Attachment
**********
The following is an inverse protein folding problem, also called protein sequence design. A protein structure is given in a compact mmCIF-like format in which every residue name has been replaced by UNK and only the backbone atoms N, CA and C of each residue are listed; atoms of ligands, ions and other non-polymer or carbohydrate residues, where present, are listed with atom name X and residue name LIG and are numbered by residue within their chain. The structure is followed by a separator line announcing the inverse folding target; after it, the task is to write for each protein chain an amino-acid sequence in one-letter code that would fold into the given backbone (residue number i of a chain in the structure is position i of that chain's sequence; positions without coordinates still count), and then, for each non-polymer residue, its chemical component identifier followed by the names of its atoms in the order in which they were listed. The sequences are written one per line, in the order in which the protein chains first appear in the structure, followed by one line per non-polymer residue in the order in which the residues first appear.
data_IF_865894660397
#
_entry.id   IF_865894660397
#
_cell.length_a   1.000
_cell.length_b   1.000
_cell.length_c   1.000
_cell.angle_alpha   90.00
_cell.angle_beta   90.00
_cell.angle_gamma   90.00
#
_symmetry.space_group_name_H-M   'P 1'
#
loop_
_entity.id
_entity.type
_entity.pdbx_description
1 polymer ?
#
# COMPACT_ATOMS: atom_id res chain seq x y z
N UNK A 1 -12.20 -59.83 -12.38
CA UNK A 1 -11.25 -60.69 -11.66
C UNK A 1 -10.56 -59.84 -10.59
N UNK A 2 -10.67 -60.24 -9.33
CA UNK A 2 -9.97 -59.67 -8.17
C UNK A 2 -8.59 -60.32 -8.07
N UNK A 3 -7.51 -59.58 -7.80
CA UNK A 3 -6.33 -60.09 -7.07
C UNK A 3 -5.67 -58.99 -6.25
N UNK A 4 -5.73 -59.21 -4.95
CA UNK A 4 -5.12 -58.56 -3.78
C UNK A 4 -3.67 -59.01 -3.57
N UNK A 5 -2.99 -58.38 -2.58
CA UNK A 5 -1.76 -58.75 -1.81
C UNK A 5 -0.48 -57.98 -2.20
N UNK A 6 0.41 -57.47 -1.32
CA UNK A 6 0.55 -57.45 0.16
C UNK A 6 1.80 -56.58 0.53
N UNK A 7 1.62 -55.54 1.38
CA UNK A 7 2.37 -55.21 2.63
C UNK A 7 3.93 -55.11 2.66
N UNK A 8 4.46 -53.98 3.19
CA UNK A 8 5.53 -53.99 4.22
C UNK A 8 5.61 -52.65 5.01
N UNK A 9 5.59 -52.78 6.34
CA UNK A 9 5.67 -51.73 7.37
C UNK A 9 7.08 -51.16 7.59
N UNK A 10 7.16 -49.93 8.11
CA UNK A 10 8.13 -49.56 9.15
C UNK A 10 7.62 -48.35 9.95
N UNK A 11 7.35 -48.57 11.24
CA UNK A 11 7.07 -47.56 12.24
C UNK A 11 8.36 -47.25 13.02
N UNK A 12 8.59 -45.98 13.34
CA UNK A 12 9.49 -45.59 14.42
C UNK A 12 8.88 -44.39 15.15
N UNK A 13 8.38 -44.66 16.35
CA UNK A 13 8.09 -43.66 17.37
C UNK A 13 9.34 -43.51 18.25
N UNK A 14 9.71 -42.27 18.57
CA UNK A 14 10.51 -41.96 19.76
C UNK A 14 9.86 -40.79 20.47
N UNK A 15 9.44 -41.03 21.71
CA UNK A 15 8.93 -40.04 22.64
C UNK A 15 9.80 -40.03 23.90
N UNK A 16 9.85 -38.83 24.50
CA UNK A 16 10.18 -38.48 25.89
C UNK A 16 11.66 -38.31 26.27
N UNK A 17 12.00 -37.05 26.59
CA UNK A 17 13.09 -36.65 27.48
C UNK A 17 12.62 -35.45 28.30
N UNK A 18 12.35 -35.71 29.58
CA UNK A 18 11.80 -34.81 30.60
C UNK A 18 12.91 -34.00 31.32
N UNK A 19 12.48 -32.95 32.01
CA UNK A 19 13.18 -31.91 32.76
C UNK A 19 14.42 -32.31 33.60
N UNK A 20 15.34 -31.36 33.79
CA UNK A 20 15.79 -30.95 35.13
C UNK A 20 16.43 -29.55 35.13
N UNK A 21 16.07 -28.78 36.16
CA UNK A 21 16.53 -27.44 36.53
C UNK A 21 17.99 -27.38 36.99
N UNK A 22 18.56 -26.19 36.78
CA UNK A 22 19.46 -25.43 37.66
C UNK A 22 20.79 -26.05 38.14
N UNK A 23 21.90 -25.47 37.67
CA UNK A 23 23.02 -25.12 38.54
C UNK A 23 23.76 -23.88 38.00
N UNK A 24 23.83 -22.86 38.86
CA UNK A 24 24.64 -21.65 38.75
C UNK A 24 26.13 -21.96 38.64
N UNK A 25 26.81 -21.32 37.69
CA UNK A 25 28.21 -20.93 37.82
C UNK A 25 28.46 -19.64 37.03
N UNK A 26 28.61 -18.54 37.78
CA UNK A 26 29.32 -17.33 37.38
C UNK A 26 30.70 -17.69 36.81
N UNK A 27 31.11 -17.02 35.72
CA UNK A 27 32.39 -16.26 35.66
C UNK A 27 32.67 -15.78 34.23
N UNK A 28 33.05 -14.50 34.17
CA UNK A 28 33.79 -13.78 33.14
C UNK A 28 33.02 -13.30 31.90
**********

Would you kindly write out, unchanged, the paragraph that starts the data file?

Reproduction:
The following is an inverse protein folding problem, also called protein sequence design. A protein structure is given in a compact mmCIF-like format in which every residue name has been replaced by UNK and only the backbone atoms N, CA and C of each residue are listed; atoms of ligands, ions and other non-polymer or carbohydrate residues, where present, are listed with atom name X and residue name LIG and are numbered by residue within their chain. The structure is followed by a separator line announcing the inverse folding target; after it, the task is to write for each protein chain an amino-acid sequence in one-letter code that would fold into the given backbone (residue number i of a chain in the structure is position i of that chain's sequence; positions without coordinates still count), and then, for each non-polymer residue, its chemical component identifier followed by the names of its atoms in the order in which they were listed. The sequences are written one per line, in the order in which the protein chains first appear in the structure, followed by one line per non-polymer residue in the order in which the residues first appear.